By Tim Shanahan
“I am a reading specialist working in an urban school district with struggling readers in K-5. Do you have any suggestions on intervention programs that you find the most beneficial to students? Currently, we are using LLI (Fountas and Pinnell), Sonday, Read Naturally and Soar to Success, at the interventionist’s discretion. Is there any research supporting or refuting these programs? Is there another program that you find more effective? We also use Fast Forward and Lexia as computer-based interventions. What does the research say about these tools?”
The best place to get this kind of information is the What Works Clearinghouse (WWC). This is a kind of Consumer Reports for educators that will tell you if commercial products have been studied and how they did. The benefit to you is that all the information is in one place, it is being provided by the U.S. Department of Education so it won’t be biased towards some company, and they vet the research studies to make sure the information is sound.
Some things to be aware of when you seek this information:
Don’t read too much into the fact that there is no evidence on a program.
This happens a lot. Instructional programs aren’t like drugs; no one is required to prove that they work before they can be sold. While some companies do commission studies of their products, most do not. The key thing to remember is that a lack of research on a product does not mean that product doesn’t work. In such cases, I usually look to see if a product is as thorough or demanding as those that do have evidence.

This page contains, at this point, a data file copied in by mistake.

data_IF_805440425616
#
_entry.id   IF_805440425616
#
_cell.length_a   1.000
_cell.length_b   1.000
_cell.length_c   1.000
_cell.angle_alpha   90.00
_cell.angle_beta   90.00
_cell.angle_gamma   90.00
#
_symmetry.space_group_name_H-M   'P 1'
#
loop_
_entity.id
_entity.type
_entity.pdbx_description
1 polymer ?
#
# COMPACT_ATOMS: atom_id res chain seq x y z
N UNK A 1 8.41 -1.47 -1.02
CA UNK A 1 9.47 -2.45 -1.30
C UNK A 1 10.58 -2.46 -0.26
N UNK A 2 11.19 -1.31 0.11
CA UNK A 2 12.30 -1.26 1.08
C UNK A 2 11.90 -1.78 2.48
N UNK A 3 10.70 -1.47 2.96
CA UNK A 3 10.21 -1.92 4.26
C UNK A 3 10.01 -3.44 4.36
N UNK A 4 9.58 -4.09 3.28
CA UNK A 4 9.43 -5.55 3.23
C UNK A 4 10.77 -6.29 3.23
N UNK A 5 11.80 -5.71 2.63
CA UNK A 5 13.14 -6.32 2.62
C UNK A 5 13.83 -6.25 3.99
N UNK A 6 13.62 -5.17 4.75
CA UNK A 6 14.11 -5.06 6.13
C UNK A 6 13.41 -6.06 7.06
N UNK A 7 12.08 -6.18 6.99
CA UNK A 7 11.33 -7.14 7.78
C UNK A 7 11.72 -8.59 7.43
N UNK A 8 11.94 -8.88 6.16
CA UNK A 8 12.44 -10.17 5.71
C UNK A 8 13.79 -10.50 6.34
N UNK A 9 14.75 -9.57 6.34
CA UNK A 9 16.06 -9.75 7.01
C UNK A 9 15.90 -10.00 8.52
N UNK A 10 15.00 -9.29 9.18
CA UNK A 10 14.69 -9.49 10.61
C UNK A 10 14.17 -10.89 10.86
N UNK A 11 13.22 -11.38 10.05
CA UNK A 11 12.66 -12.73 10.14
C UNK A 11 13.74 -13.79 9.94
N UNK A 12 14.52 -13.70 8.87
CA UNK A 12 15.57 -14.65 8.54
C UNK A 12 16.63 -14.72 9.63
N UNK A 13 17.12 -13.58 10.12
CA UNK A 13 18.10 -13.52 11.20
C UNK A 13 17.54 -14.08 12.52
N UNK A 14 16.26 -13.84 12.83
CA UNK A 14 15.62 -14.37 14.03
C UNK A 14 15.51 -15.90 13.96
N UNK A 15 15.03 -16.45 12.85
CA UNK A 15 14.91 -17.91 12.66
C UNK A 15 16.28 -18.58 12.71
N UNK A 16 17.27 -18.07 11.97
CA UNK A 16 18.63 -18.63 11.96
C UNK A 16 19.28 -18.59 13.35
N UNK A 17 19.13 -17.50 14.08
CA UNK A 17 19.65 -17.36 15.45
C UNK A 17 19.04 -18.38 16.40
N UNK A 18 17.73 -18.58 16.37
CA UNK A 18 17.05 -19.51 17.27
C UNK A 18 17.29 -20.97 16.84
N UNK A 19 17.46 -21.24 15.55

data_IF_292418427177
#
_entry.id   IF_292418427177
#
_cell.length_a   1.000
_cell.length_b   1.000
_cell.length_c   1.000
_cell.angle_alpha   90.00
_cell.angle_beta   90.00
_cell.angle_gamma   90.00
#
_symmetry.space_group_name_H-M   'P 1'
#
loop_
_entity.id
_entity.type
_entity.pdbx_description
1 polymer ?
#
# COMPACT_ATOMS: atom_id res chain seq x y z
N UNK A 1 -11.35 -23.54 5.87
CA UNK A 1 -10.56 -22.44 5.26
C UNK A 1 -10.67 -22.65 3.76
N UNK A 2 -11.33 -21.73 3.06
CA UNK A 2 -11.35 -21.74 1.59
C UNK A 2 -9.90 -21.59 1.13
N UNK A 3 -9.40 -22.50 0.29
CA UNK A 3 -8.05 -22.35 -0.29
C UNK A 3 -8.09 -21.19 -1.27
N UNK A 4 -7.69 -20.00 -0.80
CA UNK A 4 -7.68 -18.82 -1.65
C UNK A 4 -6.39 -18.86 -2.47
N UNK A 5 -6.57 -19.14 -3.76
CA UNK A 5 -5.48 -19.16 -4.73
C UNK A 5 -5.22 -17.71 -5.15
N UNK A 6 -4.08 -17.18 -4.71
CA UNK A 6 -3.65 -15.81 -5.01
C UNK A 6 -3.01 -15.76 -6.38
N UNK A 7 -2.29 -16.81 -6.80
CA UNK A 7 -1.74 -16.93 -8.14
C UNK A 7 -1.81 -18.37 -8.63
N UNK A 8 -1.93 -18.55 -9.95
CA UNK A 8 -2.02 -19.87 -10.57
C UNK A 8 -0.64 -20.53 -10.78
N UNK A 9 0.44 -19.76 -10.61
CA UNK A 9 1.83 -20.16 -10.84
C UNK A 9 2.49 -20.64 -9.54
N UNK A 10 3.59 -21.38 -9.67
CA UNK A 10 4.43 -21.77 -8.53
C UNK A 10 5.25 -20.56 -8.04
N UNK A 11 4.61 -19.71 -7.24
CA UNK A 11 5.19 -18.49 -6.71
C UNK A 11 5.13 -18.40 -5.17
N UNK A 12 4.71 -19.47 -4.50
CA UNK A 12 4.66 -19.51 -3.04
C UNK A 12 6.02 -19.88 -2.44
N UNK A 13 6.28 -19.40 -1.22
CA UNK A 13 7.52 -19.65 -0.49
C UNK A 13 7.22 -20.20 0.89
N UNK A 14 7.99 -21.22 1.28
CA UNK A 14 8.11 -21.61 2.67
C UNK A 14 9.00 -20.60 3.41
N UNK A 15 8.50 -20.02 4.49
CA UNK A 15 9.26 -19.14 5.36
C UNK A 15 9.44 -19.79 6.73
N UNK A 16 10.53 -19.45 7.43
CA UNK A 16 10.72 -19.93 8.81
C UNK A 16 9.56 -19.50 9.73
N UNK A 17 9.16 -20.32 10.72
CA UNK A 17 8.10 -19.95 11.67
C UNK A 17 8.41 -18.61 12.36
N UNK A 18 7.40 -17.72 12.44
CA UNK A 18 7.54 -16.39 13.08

Don’t overestimate programs that do have direct research support.
Programs do not have automatic effects. A positive result tells you that this program can work under some conditions and with some students. It means that in those circumstances this program did better than… whatever the control or comparison group did. It is good to know that someone was able to get a positive result with such a program (that should help teacher confidence), but often a program that works may not work in your circumstances or with your teachers or with your students. Just because something worked, that doesn’t mean that you could make it work.
A basic ethical obligation of a researcher is to report the results of their studies, even when the studies don’t come out the way they wanted. Commercial companies don’t have this same obligation. What that means is that if a company commissions a study and it gets a positive result, they will allow it to be released; but that isn’t ou nenecessarily true when the results don’t show that their product worked. That means available research on a particular program or product may be overestimating the impact. (That’s one of the reasons that I like that WWC is so strong on the evidence: they can’t know about studies that got lost in a file drawer, but they can certainly make sure the available studies meet the highest evaluation standards).
Pay attention to the control group.
In medicine, there are standards of care. Typically, a new treatment is compared with the standard of care so that you know that if it “worked” it would be better than what you are already doing. In education, we have no shared standards of instruction, so you need to pay attention to what the intervention did better than. It might have done better than what you are already delivering, and that would certainly encourage you to change programs, but it might be doing better than instruction that you, too, are already outperforming.
Reprinted with permission of the author.